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U.S. drone strikes pick up after Osama bin Laden's death

By the CNN Wire Staff
STORY HIGHLIGHTS
  • Drone strikes in the last 11 days have averaged one each two days
  • That's up from an average of one every six days before the bin Laden raid
  • The increase doesn't suggest new intelligence from bin Laden raid, an analyst says

(CNN) -- The United States has sent drones to strike at suspected militants in Pakistan five times in the last 11 days, nearly triple the pace prior to the successful May 1 raid to kill Osama bin Laden.

The latest strike occurred Monday, when a suspected U.S. drone strike in Pakistan's tribal region killed 10 suspected militants, Pakistani intelligence officials told CNN.

Two intelligence officials who asked not to be named because they were not authorized to speak to the media said the suspected drone fired two missiles on a militant's hideout in the area of Mir Ali of North Waziristan, one of the seven districts of Pakistan's volatile tribal region bordering Afghanistan.

The Monday strike was the 25th suspected U.S. drone strike this year, according to a CNN count.

Between January 1 and May 5, the United States carried out 20 strikes, an average of about one every six days. From May 6 to Monday, the U.S. carried out five strikes, or an average of one about every two days.

There were 111 such strikes in 2010, according to the count.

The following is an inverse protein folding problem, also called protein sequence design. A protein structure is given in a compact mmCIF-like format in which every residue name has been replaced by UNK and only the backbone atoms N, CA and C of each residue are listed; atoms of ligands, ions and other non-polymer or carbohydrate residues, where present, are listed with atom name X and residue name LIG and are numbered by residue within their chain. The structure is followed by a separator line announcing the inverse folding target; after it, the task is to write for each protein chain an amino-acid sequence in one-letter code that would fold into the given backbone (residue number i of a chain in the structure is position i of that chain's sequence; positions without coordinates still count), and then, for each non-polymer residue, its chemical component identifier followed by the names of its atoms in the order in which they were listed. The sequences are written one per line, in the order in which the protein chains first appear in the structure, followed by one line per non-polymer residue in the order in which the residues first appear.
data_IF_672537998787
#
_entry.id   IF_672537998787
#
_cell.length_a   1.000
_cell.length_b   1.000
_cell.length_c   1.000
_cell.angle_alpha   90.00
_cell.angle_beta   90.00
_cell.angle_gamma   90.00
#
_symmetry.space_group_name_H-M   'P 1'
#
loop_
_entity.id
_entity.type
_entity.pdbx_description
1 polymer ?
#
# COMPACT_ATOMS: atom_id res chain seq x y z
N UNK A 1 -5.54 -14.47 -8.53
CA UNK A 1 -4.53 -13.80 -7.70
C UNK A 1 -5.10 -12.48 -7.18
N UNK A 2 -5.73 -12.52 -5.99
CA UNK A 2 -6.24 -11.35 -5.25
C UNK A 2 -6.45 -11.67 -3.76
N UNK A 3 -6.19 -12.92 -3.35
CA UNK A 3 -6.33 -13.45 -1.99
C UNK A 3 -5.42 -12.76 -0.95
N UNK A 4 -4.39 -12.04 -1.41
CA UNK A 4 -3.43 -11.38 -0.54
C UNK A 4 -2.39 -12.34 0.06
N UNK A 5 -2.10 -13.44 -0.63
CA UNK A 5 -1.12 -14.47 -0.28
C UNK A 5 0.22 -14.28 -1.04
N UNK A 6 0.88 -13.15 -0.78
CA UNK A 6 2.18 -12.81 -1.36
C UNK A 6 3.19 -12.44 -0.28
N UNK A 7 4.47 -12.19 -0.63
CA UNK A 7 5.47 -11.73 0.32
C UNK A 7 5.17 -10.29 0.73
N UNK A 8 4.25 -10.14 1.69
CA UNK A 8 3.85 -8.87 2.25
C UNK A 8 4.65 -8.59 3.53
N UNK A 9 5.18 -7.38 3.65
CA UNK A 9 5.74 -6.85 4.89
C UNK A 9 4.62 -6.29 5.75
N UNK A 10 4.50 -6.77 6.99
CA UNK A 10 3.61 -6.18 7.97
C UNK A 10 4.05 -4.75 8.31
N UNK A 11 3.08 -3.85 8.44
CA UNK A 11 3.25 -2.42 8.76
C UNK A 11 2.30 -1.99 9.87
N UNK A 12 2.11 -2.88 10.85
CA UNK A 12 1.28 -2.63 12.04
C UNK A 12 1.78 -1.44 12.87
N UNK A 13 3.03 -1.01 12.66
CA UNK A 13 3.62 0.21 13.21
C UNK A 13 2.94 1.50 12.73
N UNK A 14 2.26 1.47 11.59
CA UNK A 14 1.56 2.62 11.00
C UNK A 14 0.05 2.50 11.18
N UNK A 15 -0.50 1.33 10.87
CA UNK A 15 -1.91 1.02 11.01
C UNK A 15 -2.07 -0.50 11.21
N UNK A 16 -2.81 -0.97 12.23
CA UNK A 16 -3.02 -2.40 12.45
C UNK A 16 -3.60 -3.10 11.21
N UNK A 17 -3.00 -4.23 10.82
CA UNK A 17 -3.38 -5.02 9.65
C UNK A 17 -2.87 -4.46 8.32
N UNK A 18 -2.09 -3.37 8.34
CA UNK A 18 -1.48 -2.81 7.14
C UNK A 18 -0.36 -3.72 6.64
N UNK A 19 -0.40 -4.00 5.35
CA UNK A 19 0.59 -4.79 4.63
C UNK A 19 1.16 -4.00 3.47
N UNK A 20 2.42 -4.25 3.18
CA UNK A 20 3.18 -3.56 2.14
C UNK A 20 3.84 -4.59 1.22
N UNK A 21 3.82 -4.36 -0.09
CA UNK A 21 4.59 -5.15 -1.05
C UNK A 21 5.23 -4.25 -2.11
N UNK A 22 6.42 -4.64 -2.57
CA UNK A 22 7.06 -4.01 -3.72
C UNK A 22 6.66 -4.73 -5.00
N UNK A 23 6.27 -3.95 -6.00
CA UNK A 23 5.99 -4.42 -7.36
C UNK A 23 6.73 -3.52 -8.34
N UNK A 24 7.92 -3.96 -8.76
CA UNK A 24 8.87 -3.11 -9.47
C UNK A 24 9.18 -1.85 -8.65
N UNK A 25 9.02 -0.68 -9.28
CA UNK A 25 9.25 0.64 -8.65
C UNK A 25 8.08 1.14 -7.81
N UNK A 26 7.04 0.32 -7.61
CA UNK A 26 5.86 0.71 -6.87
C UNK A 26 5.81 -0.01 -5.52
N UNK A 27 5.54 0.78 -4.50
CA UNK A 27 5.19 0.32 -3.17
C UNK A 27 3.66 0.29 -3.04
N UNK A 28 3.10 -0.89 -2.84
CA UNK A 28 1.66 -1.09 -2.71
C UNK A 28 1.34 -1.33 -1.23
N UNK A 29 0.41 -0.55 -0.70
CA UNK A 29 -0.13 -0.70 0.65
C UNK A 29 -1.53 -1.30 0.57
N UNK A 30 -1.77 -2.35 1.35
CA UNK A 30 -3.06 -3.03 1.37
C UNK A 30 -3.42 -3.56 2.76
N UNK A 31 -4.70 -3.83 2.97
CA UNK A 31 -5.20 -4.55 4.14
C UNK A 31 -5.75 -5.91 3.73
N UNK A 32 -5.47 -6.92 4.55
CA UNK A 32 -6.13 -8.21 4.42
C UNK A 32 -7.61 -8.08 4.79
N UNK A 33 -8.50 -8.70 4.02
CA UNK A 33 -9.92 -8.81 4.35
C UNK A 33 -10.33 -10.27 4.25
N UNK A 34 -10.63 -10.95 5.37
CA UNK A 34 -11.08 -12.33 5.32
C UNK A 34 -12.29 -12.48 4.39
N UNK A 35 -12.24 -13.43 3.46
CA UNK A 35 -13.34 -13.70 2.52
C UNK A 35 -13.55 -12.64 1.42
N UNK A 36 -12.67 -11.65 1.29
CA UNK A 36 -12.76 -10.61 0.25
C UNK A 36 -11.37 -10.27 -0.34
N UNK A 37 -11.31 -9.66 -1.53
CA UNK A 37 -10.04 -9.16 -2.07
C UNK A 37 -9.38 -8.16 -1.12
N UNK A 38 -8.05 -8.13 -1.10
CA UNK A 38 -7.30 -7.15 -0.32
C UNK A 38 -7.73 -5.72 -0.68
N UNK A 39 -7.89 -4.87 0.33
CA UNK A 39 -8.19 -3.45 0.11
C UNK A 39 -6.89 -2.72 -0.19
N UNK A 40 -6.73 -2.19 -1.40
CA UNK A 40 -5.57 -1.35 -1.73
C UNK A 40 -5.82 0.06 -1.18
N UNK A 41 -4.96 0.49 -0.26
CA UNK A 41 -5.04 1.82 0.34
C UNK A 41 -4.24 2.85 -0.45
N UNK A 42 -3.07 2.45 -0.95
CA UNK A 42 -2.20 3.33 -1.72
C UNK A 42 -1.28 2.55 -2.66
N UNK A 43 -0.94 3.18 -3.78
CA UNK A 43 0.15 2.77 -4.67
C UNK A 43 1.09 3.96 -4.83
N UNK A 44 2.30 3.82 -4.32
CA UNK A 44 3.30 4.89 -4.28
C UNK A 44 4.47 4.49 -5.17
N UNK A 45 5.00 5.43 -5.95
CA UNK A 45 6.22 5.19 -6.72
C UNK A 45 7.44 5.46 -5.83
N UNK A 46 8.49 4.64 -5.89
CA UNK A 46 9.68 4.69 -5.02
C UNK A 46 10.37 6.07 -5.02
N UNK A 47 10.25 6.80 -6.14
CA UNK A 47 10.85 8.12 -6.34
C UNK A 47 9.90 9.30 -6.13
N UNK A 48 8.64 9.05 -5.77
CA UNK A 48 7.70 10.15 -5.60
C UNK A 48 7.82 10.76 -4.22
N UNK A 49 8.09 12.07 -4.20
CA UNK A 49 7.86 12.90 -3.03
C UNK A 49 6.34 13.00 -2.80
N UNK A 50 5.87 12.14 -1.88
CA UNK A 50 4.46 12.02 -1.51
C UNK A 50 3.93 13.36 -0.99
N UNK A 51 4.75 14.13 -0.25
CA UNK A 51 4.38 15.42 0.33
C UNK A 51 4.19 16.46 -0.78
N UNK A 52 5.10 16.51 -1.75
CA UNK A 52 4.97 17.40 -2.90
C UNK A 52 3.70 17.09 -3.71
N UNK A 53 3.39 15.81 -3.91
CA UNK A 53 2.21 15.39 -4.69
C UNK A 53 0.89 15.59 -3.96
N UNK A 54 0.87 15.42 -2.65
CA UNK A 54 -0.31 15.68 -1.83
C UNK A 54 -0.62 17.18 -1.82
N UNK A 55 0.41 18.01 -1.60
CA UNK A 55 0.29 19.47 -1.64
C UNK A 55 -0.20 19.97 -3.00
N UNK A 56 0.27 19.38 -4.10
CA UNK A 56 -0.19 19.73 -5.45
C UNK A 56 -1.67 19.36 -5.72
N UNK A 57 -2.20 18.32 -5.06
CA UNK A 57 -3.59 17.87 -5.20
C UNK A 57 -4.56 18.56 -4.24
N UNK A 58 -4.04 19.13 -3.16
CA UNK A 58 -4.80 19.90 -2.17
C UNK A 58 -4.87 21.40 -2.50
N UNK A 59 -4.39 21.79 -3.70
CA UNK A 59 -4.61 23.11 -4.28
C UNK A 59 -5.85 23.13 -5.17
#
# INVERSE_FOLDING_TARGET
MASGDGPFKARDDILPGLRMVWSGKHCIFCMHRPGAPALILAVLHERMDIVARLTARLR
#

The sudden increase is not likely due to new intelligence gained from the bin Laden raid, said Bill Roggio, a military affairs analyst and editor of the Long War Journal.

The United States has gone through periods of high-tempo drone strikes, Roggio said, as well as lulls such as the one the last few months. Roggio said the recent lull was likely caused by tension over the arrest of CIA contractor Raymond Davis and other disputes between the countries' intelligence services.

With the Davis issue resolved and the bin Laden raid behind the U.S., the country's leaders don't feel as constrained to tamp down attacks inside Pakistan as they did the last two months, he said.

"This uptick is not unusual from a recent historical perspective, he said. "What has happened, since the bin Laden raid, is that the U.S. has not felt pressured to dial back the attacks due to Pakistani sensibilities."

 
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